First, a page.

J.M.W. Turner is another painter who produced works in a variety of styles, some realistic and some highly imaginative and experimental. Here are two contrasting works of his.
The full title of this painting is Rome, from the Vatican.Raffaelle, Accompanied by La Fornarina, Preparing his Pictures for the Decoration of the Loggia. This was painted on Turner’s return home after his first visit to Rome and reflects his deep interest in the city and its history.
Turner had a passion for the sea and the drama of storms and ships at war. This picture about a shipwreck captures the violence of stormy waters and the struggle of fragile humans to survive in it. The white foam of the waves is cleverly used to group the people and their boats within the lowering darkness of the stormy scene. No one could do more to represent the frightful lurching movement of the boats in a static painting.
There are several works of Jacob Epstein in the Tate of which there follow three.
These two works are carved on opposite sides of the same piece of stone, though with two decades between them. I think I can do no better than to reproduce the Tate’s explanation of these them:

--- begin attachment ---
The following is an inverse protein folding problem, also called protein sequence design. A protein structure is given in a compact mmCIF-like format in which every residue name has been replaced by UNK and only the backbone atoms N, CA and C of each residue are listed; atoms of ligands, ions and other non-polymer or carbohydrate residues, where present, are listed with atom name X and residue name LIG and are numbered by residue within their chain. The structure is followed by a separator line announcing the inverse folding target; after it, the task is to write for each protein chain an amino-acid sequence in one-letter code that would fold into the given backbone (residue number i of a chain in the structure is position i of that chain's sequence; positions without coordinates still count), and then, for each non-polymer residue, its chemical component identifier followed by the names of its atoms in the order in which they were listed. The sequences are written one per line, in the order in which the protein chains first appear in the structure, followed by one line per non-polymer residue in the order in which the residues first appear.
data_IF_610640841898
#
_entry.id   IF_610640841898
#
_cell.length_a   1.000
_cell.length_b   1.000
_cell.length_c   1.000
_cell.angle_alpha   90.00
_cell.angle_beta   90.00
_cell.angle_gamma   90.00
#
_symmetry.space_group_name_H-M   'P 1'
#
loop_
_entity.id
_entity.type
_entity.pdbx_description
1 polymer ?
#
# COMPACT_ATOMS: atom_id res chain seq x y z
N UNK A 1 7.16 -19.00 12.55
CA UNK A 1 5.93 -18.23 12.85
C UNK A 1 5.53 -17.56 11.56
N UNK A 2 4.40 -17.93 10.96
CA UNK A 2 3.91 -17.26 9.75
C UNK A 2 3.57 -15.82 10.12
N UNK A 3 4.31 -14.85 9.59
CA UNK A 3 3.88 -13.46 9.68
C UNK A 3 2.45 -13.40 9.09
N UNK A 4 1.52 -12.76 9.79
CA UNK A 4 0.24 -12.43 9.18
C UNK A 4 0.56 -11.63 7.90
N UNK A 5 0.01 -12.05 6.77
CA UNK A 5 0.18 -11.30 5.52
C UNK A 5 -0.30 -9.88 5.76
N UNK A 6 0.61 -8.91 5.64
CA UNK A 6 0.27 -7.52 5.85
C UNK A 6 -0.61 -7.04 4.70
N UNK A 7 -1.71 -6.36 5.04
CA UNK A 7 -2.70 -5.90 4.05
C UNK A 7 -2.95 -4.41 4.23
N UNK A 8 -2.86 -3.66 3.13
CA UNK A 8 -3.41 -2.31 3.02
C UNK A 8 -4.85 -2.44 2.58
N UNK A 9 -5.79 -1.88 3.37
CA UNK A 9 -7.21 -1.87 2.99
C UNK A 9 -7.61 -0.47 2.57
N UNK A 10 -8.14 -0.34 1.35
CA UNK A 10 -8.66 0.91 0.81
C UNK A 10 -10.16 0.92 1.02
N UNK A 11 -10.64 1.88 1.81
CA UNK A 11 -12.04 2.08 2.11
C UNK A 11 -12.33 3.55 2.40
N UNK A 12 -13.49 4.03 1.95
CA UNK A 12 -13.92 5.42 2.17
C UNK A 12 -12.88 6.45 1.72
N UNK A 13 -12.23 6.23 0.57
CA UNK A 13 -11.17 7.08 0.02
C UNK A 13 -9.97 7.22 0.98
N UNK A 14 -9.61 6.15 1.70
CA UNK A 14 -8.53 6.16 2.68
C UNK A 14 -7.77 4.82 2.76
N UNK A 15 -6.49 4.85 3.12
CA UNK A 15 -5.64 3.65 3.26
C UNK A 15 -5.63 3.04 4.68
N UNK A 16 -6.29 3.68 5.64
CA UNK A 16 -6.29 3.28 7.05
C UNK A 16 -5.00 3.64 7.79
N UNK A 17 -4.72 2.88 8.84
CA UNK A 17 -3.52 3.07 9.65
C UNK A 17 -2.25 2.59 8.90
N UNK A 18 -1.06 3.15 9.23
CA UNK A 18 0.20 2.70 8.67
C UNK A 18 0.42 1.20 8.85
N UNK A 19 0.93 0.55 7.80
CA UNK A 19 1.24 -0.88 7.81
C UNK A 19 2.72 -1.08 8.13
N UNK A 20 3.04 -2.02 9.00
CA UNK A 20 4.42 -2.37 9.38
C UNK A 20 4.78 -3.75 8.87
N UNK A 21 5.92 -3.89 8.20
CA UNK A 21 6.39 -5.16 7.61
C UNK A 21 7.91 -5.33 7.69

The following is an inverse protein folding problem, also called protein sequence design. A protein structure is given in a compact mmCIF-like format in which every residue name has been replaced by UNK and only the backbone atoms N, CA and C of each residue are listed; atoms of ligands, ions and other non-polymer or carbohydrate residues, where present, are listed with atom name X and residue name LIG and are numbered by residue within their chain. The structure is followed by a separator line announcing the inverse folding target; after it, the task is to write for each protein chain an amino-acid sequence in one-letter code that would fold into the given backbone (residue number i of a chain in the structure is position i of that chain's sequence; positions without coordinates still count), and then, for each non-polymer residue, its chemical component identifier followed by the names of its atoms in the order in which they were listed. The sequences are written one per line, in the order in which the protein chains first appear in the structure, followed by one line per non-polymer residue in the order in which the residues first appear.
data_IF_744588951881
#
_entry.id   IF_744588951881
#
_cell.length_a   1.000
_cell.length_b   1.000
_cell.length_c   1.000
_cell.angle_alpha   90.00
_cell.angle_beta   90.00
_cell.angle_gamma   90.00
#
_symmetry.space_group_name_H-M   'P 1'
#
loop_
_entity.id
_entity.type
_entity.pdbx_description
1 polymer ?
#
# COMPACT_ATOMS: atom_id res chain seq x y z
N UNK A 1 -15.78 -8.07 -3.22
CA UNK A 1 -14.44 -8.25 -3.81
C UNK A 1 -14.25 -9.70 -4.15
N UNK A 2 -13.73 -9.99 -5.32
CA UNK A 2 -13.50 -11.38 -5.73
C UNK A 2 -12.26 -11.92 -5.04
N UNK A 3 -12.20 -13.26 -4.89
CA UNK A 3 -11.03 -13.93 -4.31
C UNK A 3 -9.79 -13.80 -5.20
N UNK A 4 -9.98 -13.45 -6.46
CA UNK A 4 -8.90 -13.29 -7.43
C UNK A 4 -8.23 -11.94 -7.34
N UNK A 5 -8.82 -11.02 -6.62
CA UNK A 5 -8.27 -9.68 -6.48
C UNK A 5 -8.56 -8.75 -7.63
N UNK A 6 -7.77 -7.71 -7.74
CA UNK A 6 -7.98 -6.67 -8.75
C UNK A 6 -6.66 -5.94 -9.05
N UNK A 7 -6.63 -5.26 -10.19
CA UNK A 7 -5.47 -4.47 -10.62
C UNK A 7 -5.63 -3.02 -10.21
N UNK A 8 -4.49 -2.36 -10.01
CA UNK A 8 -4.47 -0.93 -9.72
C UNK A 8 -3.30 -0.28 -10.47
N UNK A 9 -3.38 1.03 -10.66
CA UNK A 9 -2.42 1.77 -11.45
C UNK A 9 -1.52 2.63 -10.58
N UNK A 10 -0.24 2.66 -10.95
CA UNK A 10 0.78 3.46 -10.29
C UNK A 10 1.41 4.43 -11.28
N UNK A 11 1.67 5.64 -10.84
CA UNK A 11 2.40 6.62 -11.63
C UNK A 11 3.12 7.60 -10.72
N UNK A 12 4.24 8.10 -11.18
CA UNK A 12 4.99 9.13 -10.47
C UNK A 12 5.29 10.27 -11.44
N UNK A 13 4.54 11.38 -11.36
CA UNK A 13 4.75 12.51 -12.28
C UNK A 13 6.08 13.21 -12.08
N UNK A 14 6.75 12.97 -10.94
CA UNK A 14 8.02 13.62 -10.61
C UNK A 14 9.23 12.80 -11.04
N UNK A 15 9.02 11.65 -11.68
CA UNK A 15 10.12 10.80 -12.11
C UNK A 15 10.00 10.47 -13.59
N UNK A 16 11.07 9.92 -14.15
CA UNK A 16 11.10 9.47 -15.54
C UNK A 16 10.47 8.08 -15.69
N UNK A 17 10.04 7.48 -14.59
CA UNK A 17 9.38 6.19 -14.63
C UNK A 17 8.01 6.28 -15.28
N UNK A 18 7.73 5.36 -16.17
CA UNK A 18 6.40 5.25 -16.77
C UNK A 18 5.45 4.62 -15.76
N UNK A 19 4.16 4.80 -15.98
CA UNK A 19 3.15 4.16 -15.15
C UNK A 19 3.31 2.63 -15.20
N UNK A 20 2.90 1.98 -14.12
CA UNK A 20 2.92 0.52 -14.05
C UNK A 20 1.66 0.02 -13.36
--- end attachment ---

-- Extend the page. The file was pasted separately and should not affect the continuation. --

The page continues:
Sun God was carved in 1910 when Epstein and Eric Gill were planning what Gill described as a ‘sort of twentieth-century Stonehenge’ of monumental sculpture on pagan and erotic themes at Asheham House, Sussex. Probably intended for this unrealised project, it is one of several works by Epstein exploring the power of the sun and influenced by Egyptian art. In 1931 Epstein carved Primeval Gods on the reverse. Although the massive square-shouldered figure draws on influences from African sculpture, Epstein’s work in the 1930s also shows his engagement with younger British sculptors, among them Henry Moore and Barbara Hepworth.
I have photographed this monumental work before but it never ceases to impress me. It reflects the story told in the Book of Genesis (32, 24-32) of Jacob wrestling all night with an unknown assailant who, in the morning, reveals himself to be an angelic messenger from God. The sculpture shows the angel supporting an exhausted Jacob whom he blesses for not abandoning the unequal struggle. Epstein has studied Genesis and made several paintings of scenes from the narrative. The coincidence of the name Jacob may also have had some significance for the artist.